Make sure your child is ready. Your child needs to be well-rested and well-fed when test time arrives. She also needs to be mentally prepared. Be sensitive to your child's anxiety. Talking about the test may cause her stress which will negatively affect her results. Instead, think of ways to diffuse the anxiety. Take a brisk walk, plan a game of tag football, draw her a long, hot bath. And, because standardized testing can sometimes go on for as long as a week, build in physical activity and downtime throughout the test-taking period.
Between You and the Teacher
It's almost second semester and everything that seemed new and exciting about school--including homework--may have turned into a kind of drudgery. Here are some tips to tame the homework monster.
- Establish a homework routine that matches your child's learning style. Some are able to come right home and start on homework. Others need time to relax right after school and are better after a snack or dinner. Still others need to do homework in small amounts, with lots of time in between for physical activity. Learn your child's learning rhythm and develop a homework routine that reflects that rhythm.
- Know what the teacher expects. Be sure you know how much there is, when it's due, how it's counted on a final grade. Check to see if homework should be handwritten (in printing or in cursive) or typewritten on a computer. Develop a way to communicate with your child's teacher if homework instructions are unclear. (Some schools have a homework hotline that clarifies assignments.)
- Set up an inviting work space for homework. Whether the space is a desk in the child's room or a clear space at the kitchen table, make sure that it is as free of distractions as possible. Make sure your child has good lighting and the proper tools to work with (including lots of pencils and erasers!).
- Be accessible and helpful. Stress to your child that you are available for assistance, but that you will not do the work for him. Be clear about those boundaries. Suggest how you can help--by working through a sample problem, clarifying instructions, checking over homework to make sure it has been completed thoroughly, or drilling your child on math or spelling.
- Do your own homework! If you have a desk task to do (paying bills, writing letters, etc.), save that task for your child's homework time. Sit beside him and complete your homework as he completes his.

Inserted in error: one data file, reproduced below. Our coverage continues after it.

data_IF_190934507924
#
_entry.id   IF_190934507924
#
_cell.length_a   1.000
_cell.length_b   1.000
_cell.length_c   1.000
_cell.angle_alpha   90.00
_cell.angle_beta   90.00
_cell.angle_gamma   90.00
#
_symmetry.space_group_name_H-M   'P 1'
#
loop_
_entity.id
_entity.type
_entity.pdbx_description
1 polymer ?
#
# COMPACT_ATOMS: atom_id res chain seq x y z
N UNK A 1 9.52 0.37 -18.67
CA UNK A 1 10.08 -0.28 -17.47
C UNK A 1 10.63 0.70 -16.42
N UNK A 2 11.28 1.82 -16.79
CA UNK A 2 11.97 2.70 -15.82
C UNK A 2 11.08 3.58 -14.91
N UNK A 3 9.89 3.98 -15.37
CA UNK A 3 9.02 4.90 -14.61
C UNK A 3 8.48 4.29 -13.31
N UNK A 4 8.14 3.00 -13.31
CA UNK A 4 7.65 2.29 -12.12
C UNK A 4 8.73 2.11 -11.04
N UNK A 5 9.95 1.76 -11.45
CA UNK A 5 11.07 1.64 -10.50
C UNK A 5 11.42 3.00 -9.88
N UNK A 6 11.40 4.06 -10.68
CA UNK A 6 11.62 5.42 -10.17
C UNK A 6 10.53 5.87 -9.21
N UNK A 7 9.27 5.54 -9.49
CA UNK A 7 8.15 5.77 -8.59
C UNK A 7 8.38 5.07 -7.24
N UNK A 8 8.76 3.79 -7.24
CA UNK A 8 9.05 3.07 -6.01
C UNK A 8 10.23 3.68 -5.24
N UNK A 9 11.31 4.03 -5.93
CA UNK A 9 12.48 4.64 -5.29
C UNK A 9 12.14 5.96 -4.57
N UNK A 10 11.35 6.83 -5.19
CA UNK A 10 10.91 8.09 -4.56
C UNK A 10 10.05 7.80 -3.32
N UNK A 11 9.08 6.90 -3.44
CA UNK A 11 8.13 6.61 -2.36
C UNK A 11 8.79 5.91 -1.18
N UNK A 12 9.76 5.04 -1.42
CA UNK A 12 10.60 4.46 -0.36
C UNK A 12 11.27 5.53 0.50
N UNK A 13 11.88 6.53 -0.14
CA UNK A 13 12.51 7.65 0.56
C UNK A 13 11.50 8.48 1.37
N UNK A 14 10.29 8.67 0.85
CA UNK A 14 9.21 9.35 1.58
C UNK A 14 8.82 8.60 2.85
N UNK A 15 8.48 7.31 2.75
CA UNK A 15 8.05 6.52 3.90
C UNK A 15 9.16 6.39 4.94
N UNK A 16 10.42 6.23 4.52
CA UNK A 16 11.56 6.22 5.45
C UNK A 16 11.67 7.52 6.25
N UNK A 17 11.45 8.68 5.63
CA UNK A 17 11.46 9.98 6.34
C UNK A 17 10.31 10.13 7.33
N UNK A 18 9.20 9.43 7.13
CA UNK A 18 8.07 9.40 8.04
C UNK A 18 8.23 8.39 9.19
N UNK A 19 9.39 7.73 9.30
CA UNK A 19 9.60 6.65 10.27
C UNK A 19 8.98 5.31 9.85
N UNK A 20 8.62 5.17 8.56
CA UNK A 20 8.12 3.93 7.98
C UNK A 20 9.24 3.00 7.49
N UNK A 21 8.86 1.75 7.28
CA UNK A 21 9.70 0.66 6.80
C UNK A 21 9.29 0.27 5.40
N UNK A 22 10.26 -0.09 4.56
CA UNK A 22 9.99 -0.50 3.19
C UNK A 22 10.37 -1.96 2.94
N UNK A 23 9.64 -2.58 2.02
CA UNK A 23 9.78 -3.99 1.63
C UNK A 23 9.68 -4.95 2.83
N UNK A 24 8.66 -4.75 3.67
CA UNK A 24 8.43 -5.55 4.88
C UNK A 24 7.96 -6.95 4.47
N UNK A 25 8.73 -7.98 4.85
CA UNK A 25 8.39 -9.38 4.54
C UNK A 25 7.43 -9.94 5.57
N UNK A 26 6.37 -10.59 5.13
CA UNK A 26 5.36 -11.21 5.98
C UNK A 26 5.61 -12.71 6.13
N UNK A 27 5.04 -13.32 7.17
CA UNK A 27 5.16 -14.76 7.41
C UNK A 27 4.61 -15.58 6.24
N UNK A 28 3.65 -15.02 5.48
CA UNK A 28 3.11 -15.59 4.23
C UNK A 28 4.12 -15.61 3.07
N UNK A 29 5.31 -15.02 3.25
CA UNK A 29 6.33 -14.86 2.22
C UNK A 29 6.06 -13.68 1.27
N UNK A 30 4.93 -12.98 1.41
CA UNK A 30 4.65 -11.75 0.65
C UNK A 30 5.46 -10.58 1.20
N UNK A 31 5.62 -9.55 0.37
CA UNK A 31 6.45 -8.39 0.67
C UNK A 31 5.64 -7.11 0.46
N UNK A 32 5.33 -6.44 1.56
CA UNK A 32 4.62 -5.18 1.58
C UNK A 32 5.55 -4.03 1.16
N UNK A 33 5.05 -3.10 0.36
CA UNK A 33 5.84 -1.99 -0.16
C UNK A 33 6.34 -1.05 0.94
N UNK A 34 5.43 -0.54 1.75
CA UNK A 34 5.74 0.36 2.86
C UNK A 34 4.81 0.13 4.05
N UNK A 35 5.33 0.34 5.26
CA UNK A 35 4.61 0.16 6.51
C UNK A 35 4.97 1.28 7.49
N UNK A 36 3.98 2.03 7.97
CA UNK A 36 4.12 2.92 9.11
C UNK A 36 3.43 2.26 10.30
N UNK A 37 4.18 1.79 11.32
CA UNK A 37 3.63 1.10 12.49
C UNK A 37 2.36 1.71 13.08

- Watch for consistent problems. If your child is consistently not completing homework or having the same problem with a skill over and over, communicate with her teacher about it. Occasionally, teachers do give too much homework without realizing it. Children who struggle over and over again with the same skill may need to be introduced to new strategies to learn that skill. They may also be displaying signs of a learning disability.
- Read, read, read! Reading aloud to and with your child is the most important homework habit you can develop. It increases cognitive abilities, as well as reading skills. Set aside time to read every day--and be creative about what you read. Books are obvious choices, but don't forget to read magazines, newspapers, and poems, too.
Write, Live, and Learn!
You may have heard the term "writing prompt" in conjunction with testing. A writing prompt is simply a suggestion for an idea, a form, or a story to structure a writing activity. It can be lots of fun to develop writing prompts into home writing activities--and you'll be helping children develop skills that they can use in testing situations. Consider these possibilities:
- Write a letter to the editor of your local paper about an issue of concern to your community.
- Write a letter of complaint about a toy or game that didn't live up to your expectations.
- Write an email message requesting information about a certain product.
- Write a movie review and send it to your local newspaper or entertainment weekly.
- Think about a time that you were really scared, really sad, or really happy. As a parent, write a paragraph about that time. Ask your child to do the same. Then compare and contrast the events and the emotions surrounding them.
Remember that writing is not only an important academic skill, it's a great way to celebrate family life!